Coping with Chronicity

By Renee Lahav

As Disability Awareness Month comes to a close, it is important to acknowledge that awareness does not simply mean acknowledging our existence. It means hearing our stories, our struggles, and standing in solidarity with us. The stories of the disabled are complex and vibrant, each with their own unique touch. The story I’m sharing today is just one fraction of the disabled experience. It does not speak for every person’s experience, even people with the same disability. The point of my story is to capture a glimpse into the life and journey of a disabled person and the role my disabled identity plays in my world.

I was born with a genetic disorder called Ehlers-Danlos Syndrome (EDS). It is a rare disease, affecting only one in two-thousand people. I am the only person in my family with this illness, taking everyone by surprise. Ehlers-Danlos Syndrome is a connective tissue disorder, meaning all the little parts of my body that hold things together don’t work well. The reason is because my body cannot process collagen, a chemical which makes up 30% of the body’s protein. When your body can’t process a lot of its protein, many things start to break down.  I have thin, stretchy skin that bruises easily. My heart is weak, and I’m frequently sick to my stomach. I am extremely flexible, which causes my joints to constantly shift and dislocate. As a result, I am almost always in pain and extremely tired. Coupled with migraines and a general sense of confusion, my sense of balance and awareness of where I am in space is affected, causing me to frequently get involved in accidents. In short, Ehlers-Danlos affects nearly every part of the body and is almost impossible to ignore.

 EDS  is an illness that gets worse over time and typically comes in three phases. The first typically lasts throughout childhood, referred to as the “hypermobility phase.” During this time, kids often show off the cool tricks they can do and don’t experience much pain. Over time, their connective tissue begins to fail, leading people into the “pain phase.” The pain phase typically lasts for most of a person’s adult life, and as implied by the name, involves a lot of pain. Each passing day your joints get a little looser, the symptoms get a little worse, and the pain slowly becomes unbearable. Near the end of adult life, the deterioration leaves people to transition towards the “stiffness phase.” In this final phase, people are left in so much pain that they are unable to move.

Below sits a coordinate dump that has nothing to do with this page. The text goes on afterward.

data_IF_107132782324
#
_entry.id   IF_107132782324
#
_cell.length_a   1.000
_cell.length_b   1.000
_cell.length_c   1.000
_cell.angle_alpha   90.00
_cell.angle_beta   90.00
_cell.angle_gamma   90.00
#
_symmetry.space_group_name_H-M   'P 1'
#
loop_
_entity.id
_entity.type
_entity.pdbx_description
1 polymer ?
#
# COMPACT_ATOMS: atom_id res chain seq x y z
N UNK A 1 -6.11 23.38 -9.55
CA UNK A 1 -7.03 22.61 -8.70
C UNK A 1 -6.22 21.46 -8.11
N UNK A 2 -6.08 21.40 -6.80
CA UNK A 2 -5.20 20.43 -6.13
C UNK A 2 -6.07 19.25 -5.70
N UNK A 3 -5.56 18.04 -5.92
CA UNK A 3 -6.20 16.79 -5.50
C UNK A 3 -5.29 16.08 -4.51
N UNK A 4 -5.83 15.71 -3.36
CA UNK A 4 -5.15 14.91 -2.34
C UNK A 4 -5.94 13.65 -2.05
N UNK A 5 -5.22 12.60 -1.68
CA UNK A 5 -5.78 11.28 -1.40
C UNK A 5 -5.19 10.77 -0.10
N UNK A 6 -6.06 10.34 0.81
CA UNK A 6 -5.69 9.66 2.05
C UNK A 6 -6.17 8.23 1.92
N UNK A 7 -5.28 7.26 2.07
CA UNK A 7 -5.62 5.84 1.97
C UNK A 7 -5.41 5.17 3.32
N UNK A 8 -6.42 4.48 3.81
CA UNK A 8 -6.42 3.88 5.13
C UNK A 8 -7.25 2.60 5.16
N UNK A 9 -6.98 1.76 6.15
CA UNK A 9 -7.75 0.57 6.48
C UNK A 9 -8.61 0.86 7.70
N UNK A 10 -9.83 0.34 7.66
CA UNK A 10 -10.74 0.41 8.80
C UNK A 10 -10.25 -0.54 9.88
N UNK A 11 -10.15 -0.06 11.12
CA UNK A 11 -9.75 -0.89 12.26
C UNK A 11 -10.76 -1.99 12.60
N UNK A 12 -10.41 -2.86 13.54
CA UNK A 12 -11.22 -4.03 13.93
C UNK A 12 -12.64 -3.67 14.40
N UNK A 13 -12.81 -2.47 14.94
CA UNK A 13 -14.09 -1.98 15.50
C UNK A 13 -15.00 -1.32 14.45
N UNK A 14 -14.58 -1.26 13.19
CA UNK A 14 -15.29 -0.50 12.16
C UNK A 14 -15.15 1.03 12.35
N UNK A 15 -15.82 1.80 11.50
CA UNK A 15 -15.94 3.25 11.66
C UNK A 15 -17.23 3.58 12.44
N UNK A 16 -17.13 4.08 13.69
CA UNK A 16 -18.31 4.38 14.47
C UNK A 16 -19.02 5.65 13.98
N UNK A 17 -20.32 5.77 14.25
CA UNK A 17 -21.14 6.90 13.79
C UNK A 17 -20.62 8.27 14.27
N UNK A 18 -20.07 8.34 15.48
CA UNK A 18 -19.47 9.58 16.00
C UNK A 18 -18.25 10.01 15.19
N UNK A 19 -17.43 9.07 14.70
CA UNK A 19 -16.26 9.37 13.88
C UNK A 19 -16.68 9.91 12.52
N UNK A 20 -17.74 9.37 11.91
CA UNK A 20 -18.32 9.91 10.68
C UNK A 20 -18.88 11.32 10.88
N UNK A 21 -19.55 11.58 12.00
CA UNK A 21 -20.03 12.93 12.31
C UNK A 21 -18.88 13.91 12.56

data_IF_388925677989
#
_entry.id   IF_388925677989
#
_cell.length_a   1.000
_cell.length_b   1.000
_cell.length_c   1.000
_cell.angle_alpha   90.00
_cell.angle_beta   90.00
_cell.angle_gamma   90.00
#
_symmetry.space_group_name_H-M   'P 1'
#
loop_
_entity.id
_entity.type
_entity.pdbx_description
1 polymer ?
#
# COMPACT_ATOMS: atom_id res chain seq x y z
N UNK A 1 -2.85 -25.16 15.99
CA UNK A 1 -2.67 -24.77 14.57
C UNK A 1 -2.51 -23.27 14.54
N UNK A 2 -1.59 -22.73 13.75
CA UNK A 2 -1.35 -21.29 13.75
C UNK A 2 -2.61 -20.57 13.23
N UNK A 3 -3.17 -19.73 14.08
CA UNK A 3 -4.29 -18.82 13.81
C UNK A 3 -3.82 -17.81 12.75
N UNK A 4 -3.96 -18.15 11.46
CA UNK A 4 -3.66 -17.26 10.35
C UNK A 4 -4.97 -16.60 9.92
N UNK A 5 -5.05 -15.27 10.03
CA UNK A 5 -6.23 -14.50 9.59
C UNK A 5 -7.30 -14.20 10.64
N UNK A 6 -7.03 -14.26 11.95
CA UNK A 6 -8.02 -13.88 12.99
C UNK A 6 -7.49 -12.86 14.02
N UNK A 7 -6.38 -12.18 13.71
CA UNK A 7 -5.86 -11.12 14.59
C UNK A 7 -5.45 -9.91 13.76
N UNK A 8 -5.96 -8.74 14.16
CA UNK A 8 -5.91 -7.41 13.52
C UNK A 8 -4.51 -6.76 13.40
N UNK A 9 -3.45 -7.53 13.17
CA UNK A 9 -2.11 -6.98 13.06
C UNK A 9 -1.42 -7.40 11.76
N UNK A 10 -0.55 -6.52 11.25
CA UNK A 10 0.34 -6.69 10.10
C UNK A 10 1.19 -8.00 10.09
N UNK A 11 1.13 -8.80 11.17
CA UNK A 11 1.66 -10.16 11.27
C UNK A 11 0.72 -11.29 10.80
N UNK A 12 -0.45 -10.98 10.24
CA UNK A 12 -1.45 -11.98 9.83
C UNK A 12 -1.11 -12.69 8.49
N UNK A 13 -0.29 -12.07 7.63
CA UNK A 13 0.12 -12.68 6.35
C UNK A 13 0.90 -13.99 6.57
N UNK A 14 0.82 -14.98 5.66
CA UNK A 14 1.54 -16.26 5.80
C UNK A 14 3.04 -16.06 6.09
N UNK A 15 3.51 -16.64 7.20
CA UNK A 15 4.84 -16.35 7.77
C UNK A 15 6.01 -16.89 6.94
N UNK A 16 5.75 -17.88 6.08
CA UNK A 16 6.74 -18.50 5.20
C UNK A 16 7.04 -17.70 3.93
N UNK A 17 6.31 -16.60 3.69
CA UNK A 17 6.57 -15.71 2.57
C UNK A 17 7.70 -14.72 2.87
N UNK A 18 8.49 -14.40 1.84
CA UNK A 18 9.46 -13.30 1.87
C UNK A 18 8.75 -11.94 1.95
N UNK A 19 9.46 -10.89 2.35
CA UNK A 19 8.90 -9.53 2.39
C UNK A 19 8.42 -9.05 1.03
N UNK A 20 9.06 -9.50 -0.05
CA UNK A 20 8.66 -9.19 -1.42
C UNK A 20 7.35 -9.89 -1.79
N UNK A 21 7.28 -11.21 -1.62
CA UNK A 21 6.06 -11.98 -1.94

EDS is an incredibly complex disorder which comes with a lot of hurdles. I had been accused by doctors more than once of faking it, was misdiagnosed five different times, and have had two different surgeries in an attempt to alleviate the pain. I went through intensive chiropractic therapy, massage therapy, and extensive medicinal treatment. I took medication after medication, each affecting my body in radically different ways. I tried all the diets, all the exercises, and even some of the alternative medicines. Nothing ever seemed to work. Perhaps I really was faking it, and a positive state of mind would fix my problem. Wrong. Maybe if I tried this one other thing, I would feel better. Wrong. If I ignore it hard enough, I can continue on with my life as normal. Unfortunately, also wrong.

My life was radically changed by my disability in more ways than I ever expected. The first was obviously from my symptoms. Each day I got a bit worse and a bit more aware of my body. My symptoms have caused me a great deal of stress but have surprisingly given me a sense of clarity. Being constantly reminded of my mortality has done wonders on my appreciation of the world I live in. The smile of strangers and the touch of raindrops have never felt so intense and I was far more present than ever before. Second, I have lost the fear holding me back from achieving my dreams. The impending doom of my health has been a wonderful motivator, as the thought of “If I don’t do it now, I won’t ever be able to,” pushes me through. Lastly, I am more aware of how precious my time is. I refuse to let anyone or anything ruin the precious moments I still have to feel relatively okay. This has pushed me to end toxic relationships and actively pursue the life I want. My symptoms, while extremely painful, are a reminder that I am alive. This condition is just short of a living hell, but I cannot deny the good it has done to my outlook on the world.

While my view of the world drastically changed, I didn’t realize that the world would see me differently, too. When I claimed the identity of “disabled,” I learned that the society I live in made erasing my existence its top priority.  Nearly half the buildings I encountered were not accessible and the people inside did not seem to want me there. I’ve often had folks stare at me and my cane, openly pity me, and make assumptions of what I can and can’t do. The pressure of an able-bodied world began to make me feel like a nuisance and that I simply needed to “buck up.”  And so, I spent a lot of my time pretending to be able-bodied, trying to convince myself that my doctors were right and I really was faking it. I never complained about my pain, put on my brave face, and pushed myself to do things I knew I could not. Naturally, my act could not be maintained for long, and I began to lose my disguise.